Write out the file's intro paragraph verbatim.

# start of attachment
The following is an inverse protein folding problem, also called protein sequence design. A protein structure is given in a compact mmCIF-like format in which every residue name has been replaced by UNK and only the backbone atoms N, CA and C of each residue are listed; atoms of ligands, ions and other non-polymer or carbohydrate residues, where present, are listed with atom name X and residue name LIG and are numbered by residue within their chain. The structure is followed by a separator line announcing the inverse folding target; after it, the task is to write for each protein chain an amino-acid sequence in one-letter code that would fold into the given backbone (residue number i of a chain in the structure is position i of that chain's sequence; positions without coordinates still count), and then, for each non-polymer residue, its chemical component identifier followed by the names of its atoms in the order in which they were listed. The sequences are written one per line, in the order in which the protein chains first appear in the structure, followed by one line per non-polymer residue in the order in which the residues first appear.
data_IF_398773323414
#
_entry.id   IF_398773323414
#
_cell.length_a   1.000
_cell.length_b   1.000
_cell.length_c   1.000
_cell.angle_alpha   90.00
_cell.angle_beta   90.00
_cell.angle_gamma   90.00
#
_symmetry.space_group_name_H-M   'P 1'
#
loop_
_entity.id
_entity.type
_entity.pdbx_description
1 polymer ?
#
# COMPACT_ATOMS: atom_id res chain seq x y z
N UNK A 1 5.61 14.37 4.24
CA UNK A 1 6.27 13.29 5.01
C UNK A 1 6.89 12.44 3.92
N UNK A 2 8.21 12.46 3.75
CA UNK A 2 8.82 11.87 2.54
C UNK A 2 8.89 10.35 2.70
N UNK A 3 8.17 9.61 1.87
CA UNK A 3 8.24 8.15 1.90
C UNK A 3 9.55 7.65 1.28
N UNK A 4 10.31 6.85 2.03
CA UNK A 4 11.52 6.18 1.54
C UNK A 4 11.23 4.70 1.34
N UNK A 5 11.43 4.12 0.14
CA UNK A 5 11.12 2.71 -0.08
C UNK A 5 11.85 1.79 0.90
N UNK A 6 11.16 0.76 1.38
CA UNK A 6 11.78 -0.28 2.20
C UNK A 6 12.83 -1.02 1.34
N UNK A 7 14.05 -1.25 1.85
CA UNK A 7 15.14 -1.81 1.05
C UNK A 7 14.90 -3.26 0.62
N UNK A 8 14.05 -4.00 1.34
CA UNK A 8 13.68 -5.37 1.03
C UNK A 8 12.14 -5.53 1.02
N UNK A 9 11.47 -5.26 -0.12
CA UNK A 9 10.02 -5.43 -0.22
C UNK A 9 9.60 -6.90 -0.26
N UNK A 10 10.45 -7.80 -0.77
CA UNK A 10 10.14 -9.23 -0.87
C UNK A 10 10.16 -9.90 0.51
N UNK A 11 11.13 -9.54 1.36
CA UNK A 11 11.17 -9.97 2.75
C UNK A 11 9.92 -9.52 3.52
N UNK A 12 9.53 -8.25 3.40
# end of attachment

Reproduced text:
The following is an inverse protein folding problem, also called protein sequence design. A protein structure is given in a compact mmCIF-like format in which every residue name has been replaced by UNK and only the backbone atoms N, CA and C of each residue are listed; atoms of ligands, ions and other non-polymer or carbohydrate residues, where present, are listed with atom name X and residue name LIG and are numbered by residue within their chain. The structure is followed by a separator line announcing the inverse folding target; after it, the task is to write for each protein chain an amino-acid sequence in one-letter code that would fold into the given backbone (residue number i of a chain in the structure is position i of that chain's sequence; positions without coordinates still count), and then, for each non-polymer residue, its chemical component identifier followed by the names of its atoms in the order in which they were listed. The sequences are written one per line, in the order in which the protein chains first appear in the structure, followed by one line per non-polymer residue in the order in which the residues first appear.